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Religious Freedom

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NEWS
June 13, 2012 | By Michael McGough
Liberals are exulting over the defeat by North Dakota voters of a proposed Religious Liberty Amendment to the state constitution.  In The Nation John Nichols said the amendment would have created “sweeping new exemptions for religious activity in secular life” and might even “allow those charged with domestic violence to claim that their religion allowed them to 'discipline' spouses and children.”  A Planned Parenthood official said...
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NATIONAL
April 4, 2014 | By Paresh Dave
Mississippi's governor signed into law Thursday a measure that allows individuals and organizations to sue the government over laws that they feel thwart their ability to practice religion. “I am proud to sign the Mississippi Religious Freedom Restoration Act, which will protect the individual religious freedom of Mississippians of all faiths from government interference,” Gov. Phil Bryant said in a statement.  Civil rights groups and advocates of the gay community had opposed the measure and believe that when it takes effect in July it could lead to increased discrimination of gays and lesbians.
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NEWS
February 22, 2012 | By Michael A. Memoli
When the issue of contraception came up in tonight's Republican debate, it offered the front-runners an attempt to finesse their positions on social issues to address seeming weaknesses. For Mitt Romney, that meant taking a hard line against President Obama and his administration's decision to mandate that all employer insurance plans cover contraception -- even those that are offered by religious institutions like Catholic hospitals and universities. Needing to make up ground among those conservatives who have of late turned to Rick Santorum, Romney accused Obama of undermining religious freedom.
NATIONAL
April 2, 2014 | By Paresh Dave
Mississippi lawmakers have approved a bill that would allow citizens and businesses to challenge laws they see as substantially in conflict with their religious beliefs. The bill, in the hands of Gov. Phil Bryant on Wednesday, would put into place a law similar to what  Arizona has on its books -- and had sought to expand as part of a controversial proposal that was recently vetoed by Gov. Jan Brewer. Several other states have considered similar religious freedom bills this year.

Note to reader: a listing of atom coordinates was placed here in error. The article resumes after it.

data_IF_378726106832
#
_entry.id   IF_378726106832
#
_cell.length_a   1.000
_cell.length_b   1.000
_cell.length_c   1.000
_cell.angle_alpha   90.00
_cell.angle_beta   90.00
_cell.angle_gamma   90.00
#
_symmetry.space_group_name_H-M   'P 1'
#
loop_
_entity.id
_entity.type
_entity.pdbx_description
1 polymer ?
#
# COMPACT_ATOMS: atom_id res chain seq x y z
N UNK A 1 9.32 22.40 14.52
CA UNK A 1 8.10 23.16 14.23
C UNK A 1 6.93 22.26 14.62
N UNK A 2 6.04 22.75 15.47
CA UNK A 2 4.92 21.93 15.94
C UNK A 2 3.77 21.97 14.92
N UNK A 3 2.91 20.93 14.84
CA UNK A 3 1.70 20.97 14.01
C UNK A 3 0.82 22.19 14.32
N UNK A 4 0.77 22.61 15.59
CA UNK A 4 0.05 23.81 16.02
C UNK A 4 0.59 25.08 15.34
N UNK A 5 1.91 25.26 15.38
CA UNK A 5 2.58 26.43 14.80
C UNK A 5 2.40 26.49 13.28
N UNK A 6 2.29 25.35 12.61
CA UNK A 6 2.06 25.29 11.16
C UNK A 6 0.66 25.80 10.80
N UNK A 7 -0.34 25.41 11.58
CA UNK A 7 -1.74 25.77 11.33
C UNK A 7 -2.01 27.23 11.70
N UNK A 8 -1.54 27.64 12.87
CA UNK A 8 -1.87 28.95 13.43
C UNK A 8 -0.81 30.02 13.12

OPINION
May 28, 2013 | By The Times editorial board
"Everyone has the right to freedom of thought, conscience and religion; this right includes freedom to change his religion or belief and freedom, either alone or in community with others and in public or private, to manifest his religion or belief in teaching, practice, worship and observance. " So says the Universal Declaration of Human Rights adopted by the United Nations in 1948. But a voluminous report issued by the State Department last week demonstrates that those lofty principles continue to be widely dishonored.
NATIONAL
February 20, 2014 | By Cindy Carcamo
TUCSON -- Say a gay couple in Phoenix walks into a bakery to order their wedding cake. The baker refuses to take their order because of his deeply held religious beliefs. Under a measure that passed the Arizona Legislature this week, the baker would have greater protection to invoke religion to shield himself from a discrimination lawsuit. The bill, approved by the Republican-controlled Senate on Wednesday and the GOP-led House on Thursday, would bolster a business owner's right to refuse service to gays and others if the owner believes doing so violates the practice and observance of his or her religion.
NEWS
July 22, 1997 | From Times Staff and Wire Reports
In its first report on the persecution of Christians around the world, the State Department sharply criticized China for suppressing religious freedom, the New York Times reported. The Chinese government has regularly cracked down on unregistered Catholic and Protestant groups, raided worship groups meeting in private homes and sometimes detained, interrogated or beat leaders, according to the report, which details international restrictions on religious freedom in 78 countries.
CALIFORNIA | LOCAL
August 18, 1985
The so-called equal access law enacted by Congress last year was expected to clarify the issue of religion on campus. It seems to have done anything but, considering the heated hearings it has caused in at least two Orange County school districts and the difference in the approaches that various districts are taking. For instance, the Anaheim Union High School District voted Aug. 8 to open school facilities to religious groups and other non-curriculum-related clubs and organizations.
OPINION
March 25, 2014 | By The Times editorial board